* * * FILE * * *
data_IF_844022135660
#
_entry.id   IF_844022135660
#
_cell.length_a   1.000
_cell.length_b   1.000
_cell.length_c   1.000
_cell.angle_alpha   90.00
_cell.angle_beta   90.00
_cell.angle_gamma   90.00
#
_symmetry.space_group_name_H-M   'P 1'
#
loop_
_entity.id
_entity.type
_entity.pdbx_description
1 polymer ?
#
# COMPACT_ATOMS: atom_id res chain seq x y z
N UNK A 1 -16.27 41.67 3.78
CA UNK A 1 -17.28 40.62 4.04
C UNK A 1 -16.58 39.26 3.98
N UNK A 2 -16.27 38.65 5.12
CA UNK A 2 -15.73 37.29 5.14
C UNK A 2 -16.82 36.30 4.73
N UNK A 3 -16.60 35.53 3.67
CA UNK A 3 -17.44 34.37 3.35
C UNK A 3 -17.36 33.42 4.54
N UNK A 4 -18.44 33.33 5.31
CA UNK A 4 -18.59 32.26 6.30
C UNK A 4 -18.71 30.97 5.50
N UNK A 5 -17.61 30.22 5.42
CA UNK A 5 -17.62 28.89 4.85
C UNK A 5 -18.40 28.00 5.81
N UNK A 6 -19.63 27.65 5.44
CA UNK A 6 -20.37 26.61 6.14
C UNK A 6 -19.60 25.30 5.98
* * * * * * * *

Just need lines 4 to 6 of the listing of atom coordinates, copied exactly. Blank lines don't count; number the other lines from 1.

#
_cell.length_a   1.000
_cell.length_b   1.000